The paper behind these breathless articles leaves a LOT to be desired. Brief thread…
This is the article in question. It doesn't really purport to rigorously quantify bitcoin's emissions. It offers black boxy simulations of bitcoin emissions under various regulatory scenarios.…
As anyone knows, if you want to understand bitcoin c02 impact, you need to 1. identify where it is being mined and 2. identify the energy mix that those miners are using. This paper doesn't attempt to do either
I expected most of the paper to be about province-level data covering energy mix of Chinese miners. But that's missing. Instead, they claim to have taken this into account... but don't show their work (!) They just assert they've quantified this
(The paper they cite there, footnote 17, is Krause and Tolaymat 2018, which naively assumes a blanket homogenous energy mix for China. Obviously wrong. So if they're leaning on the Krause methodology they're way way off base. But it's not clear, because they don't elaborate)
It's impossible to evaluate the key claim made in the paper – the relationship between energy outlay and c02 impact – because the authors don't present any data. This isn't an energy paper. The necessary component is just not there.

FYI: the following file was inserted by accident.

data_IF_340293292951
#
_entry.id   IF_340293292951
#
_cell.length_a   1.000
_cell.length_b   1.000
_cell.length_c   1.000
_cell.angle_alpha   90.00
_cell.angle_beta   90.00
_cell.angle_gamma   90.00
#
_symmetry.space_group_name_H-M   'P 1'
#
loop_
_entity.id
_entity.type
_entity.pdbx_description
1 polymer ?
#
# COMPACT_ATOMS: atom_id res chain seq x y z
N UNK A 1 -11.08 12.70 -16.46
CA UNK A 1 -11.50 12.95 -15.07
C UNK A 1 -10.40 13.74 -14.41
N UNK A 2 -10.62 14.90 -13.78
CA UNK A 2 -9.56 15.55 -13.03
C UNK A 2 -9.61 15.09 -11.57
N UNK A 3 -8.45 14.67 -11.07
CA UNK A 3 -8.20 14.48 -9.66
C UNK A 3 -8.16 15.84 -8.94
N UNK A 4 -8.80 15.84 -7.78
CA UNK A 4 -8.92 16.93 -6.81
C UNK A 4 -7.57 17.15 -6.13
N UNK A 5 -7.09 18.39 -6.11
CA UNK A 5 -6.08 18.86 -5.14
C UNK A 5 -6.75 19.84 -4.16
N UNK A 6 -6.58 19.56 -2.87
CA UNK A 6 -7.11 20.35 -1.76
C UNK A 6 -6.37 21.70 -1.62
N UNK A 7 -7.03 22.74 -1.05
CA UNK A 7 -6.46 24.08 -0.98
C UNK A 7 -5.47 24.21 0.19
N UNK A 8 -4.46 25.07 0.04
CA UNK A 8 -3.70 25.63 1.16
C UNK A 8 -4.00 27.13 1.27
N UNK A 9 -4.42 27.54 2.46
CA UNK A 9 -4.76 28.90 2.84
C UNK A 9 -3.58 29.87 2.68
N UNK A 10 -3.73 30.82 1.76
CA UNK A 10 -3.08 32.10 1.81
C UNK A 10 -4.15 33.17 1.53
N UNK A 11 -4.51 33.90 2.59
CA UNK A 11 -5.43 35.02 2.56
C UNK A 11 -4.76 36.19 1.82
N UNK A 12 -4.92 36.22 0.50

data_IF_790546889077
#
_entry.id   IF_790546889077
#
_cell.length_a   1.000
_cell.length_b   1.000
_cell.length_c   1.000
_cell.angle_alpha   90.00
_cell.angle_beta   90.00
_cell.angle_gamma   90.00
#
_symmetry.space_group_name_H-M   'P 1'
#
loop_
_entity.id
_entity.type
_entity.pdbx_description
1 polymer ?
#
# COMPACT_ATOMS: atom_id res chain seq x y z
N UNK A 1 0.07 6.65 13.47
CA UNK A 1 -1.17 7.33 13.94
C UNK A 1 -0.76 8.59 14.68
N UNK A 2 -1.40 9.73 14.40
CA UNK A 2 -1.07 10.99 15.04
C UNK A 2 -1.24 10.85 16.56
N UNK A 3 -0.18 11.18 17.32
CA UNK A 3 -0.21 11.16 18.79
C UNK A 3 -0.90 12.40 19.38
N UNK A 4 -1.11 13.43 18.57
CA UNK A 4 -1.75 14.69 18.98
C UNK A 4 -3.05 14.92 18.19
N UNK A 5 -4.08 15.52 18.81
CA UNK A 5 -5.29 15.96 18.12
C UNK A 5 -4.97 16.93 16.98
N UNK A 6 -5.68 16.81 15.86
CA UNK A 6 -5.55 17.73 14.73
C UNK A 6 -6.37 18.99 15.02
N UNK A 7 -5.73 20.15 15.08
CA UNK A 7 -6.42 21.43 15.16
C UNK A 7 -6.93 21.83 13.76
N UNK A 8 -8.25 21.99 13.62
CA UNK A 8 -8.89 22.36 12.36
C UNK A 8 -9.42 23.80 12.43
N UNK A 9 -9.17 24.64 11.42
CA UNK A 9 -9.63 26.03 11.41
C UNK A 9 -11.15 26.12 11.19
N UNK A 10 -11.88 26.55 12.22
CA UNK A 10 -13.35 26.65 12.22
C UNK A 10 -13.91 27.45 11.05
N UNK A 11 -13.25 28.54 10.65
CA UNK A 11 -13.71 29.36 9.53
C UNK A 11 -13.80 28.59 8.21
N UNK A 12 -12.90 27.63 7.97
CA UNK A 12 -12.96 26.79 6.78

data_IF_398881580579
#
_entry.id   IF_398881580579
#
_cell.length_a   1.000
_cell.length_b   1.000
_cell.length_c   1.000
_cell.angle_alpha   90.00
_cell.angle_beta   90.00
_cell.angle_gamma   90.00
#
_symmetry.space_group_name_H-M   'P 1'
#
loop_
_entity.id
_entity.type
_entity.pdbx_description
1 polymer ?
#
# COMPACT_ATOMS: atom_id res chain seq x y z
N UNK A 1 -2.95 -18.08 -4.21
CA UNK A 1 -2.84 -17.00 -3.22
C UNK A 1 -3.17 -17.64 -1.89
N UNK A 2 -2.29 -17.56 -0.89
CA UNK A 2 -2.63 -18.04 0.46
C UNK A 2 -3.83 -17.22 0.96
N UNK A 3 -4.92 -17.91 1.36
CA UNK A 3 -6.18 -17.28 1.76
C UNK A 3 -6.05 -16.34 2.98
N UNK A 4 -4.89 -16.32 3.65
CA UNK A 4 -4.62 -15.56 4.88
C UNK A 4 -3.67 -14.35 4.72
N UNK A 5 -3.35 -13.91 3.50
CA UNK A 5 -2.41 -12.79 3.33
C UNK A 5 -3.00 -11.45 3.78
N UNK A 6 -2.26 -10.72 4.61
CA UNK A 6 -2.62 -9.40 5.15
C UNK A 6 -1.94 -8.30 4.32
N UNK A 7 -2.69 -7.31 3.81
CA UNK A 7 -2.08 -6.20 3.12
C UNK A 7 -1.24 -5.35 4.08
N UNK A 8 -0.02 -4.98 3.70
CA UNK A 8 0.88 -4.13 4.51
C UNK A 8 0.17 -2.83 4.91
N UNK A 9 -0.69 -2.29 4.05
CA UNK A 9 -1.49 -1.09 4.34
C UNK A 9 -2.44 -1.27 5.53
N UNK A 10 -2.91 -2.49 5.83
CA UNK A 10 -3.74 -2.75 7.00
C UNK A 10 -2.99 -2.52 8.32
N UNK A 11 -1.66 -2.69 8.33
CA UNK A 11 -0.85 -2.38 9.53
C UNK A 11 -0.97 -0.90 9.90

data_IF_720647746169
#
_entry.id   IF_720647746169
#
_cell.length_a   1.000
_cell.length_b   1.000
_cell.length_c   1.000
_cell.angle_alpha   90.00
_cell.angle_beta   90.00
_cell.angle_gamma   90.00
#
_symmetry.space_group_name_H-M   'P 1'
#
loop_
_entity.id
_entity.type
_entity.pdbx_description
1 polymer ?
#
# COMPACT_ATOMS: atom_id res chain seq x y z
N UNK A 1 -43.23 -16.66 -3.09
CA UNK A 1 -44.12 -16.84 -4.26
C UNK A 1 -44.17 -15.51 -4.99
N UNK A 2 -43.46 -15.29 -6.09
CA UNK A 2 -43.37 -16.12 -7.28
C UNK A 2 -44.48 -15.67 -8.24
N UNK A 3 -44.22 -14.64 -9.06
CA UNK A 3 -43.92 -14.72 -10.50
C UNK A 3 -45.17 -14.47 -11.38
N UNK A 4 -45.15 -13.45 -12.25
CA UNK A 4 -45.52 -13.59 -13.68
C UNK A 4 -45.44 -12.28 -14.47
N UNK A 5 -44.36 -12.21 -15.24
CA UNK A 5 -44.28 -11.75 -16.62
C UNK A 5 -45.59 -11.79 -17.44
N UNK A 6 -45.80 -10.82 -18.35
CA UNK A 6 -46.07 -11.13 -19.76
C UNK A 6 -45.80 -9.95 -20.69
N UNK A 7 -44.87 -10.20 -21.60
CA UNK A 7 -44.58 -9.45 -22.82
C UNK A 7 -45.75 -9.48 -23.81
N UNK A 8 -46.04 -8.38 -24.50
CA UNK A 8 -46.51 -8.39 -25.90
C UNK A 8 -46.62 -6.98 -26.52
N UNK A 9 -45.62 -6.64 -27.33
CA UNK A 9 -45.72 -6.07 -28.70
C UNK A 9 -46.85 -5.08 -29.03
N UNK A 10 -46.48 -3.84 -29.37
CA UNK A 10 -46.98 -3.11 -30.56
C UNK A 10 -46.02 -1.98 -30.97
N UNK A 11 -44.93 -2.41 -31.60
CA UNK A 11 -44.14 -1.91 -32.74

Other questionable things: the authors naively assume Chinese hashrate is 70% of Bitcoin mining because of pool data from Also a crazy assumption. Pools ≠ mining machines. More sloppy reasoning
In the category of crazy assumptions, the following is an actual passage from the paper. Read it carefully. I want it to really sink in for you:
"Bitcoin blockchain reward halving occurs every four years, which means that the reward of broadcasting a new block in Bitcoin blockchain will be zero in 2140. As a result, the Bitcoin market price increases periodically due to the halving mechanism of Bitcoin blockchain."